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I'm a genius

by Davis Nguyen 7 months ago in student

Lowkey though

I'm a genius
Photo by Jon Tyson on Unsplash

They say your brain can only focus on about 7 things at once at any given time. Any more, and you risk forgetting the other 6 or so things in your mind that you're focused on at the moment.

I must admit, I'm not trying to sound like I'm bragging or anything. It might seem that way from how I explain things. But I must confess my genius out to the world any way I can to balance out any discrepancies set upon me by myself or others while inspiring positive change and admiration for other genius's who devote their time and energy to such magnificent earthly things.

What is a genius? Is it a number? Well, its obviously a word. But isn't language just math in itself? So what is the math or equation for genius? An intelligence quotient reading? A coherence of understanding of widely accepted topics and reasoning to back up claims of what the difference between general public knowledge and expertise or specialty?

I think it is something that sets you apart from others in a cerebral or physically strategic way. I consider that a baseline definition of genius. Simple, yet elegant. Concise, yet verbose.

So what is all this hype up for genius all for?

I can explain, it is for my understanding and love for Pi.

The ratio of a circle's circumference in relation to its diameter.

We all know Pi as 3.14.

But did we know that Pi is unending?

In school, we round Pi to 3.14 because its more precise than simply just 3, but at the same time, shorter to write than compared to 10 decimal places.

In 4th grade, we learned about Pi and some of its history. We also learned about peoples attempts to recite pi to 10,000 decimal places and how it took hours to compete. In 5th grade, we revisited Pi and its uses and I started to get more involved. I forgot how it came to fruition, but throughout 5th and 6th grade, I just remember being obsessed with Pi on my spare time. In 6th grade, our teacher held a Pi recital competition. I remember being the only one who actually participated, but I ended up placing 2nd place overall at the end due to my own greediness.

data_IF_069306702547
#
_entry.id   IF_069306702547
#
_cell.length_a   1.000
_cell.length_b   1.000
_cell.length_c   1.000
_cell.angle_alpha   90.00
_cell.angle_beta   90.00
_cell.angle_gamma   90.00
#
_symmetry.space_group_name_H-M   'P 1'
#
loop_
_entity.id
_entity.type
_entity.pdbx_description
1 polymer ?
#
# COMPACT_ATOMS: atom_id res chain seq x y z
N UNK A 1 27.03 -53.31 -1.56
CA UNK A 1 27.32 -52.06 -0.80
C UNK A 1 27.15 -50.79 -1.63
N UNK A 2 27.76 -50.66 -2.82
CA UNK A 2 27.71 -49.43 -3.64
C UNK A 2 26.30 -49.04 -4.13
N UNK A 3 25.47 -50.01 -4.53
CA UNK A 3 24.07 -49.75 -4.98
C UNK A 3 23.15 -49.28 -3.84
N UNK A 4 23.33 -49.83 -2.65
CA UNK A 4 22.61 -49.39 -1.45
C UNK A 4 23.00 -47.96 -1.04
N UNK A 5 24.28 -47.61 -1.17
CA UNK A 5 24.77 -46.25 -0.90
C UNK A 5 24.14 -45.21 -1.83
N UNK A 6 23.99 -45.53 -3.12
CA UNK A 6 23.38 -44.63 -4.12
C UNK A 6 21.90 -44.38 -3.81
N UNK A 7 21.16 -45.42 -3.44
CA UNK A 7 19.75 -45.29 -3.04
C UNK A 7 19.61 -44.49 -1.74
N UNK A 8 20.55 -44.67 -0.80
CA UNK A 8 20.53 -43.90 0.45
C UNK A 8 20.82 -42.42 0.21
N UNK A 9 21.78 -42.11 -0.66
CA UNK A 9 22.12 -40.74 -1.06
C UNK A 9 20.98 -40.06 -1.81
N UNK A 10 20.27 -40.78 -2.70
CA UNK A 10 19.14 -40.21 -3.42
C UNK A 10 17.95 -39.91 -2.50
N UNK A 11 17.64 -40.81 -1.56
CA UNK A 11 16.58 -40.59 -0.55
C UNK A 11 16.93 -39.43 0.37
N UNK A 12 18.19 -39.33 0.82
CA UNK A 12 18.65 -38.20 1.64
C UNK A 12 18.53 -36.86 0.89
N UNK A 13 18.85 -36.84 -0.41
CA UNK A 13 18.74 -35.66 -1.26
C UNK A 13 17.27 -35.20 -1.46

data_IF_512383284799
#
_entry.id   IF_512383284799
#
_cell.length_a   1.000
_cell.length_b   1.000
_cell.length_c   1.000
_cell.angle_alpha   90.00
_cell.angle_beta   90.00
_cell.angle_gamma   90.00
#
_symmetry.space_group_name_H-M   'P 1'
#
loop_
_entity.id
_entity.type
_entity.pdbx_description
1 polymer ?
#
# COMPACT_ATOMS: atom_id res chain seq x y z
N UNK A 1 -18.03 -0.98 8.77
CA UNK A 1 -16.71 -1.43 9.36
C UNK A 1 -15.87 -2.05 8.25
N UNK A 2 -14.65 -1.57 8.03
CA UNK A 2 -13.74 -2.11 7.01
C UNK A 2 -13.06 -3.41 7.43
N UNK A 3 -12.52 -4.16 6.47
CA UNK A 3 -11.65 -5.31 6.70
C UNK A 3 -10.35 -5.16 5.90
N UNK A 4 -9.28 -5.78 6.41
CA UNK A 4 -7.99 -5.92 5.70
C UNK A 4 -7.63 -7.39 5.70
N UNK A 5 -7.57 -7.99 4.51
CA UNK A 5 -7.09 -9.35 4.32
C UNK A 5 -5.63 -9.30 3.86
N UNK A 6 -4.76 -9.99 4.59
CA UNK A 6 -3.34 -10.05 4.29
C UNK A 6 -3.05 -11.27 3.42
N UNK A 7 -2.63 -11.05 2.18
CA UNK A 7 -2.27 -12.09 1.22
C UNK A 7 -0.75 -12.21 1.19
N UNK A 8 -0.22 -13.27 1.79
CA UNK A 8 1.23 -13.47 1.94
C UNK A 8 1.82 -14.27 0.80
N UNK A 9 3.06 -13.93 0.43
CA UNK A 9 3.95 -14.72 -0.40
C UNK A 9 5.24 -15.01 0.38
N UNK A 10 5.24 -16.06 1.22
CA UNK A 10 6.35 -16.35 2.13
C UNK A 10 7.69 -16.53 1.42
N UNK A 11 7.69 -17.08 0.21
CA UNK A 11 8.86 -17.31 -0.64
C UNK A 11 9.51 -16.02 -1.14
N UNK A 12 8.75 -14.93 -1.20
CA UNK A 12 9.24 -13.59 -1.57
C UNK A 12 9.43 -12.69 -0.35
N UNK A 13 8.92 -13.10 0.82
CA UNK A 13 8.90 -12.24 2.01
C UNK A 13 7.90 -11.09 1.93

I got up to about 211th decimal places before finally calling it good and I remember keeping track and scoring it on the class whiteboard for a few days or weeks. To which would be my future downfall, since if i'm not first than I am last. Some girl in my class from I think Africa beat me by 20 decimal places or so. Not sure the exact, maybe something like the 234th decimal place.

I was furious, you have to understand, I spent all that time and energy to get the 2nd place prize of 1/3rd slice of an apple pie. While first place prize was 2/3rd's of the whole pie. We split it and ate it quietly in class at our table. My whole world, crushed right before my eyes. I could only just take it in. My total destruction and demise in front of the whole classroom. I was speechless.

Today, I still have a portion of Pi burned into the back of my head but had forgotten the rest. I retained maybe about 10-20% of the memory. There, forever for me to keep. It goes like this, 3.14159265358979323.

A technique I and many other Pi reciters use is grouping. Instead of remembering a single digit number on its own, I group the sequence of numbers into three's. Some people group them into five's, some people do more. 3 was a good number for me. So it would go like this, 3.(141)(592)(653)(589)(793)(23) and so fourth. Although, I remember starting the grouping at 926 and saying 926 and the next group (535) together rapidly, showing a slight pause in between as to pronounce my technique of number grouping to memorize and recite Pi.

I must've did this because 926 was where the real memorization started after the first two digits after the decimal point, 14. Which is what we were taught as sufficient in calculation, and then the 15 was just filler I guess to imitate the first two decimal places in sequence.

Anyway, that is my story on my genius. The memorization and recital of a sequence of irrational numbers that are unending. The math's of a circle. It is to my understanding that Archimedes's last words before being stabbed by a roman soldier was, "Do not disturb my circle's!".

So the moral of the story is, don't be greedy!

Davis Nguyen
Davis Nguyen
Read next: The Unconventional College Life
Davis Nguyen

He considers himself a novice writer. Living in the greater Seattle area, a high school drop out. With no academic credibility, he sets out a journey to the center of his insubordination in hopes to 1 day earn an honest living wage from it.

See all posts by Davis Nguyen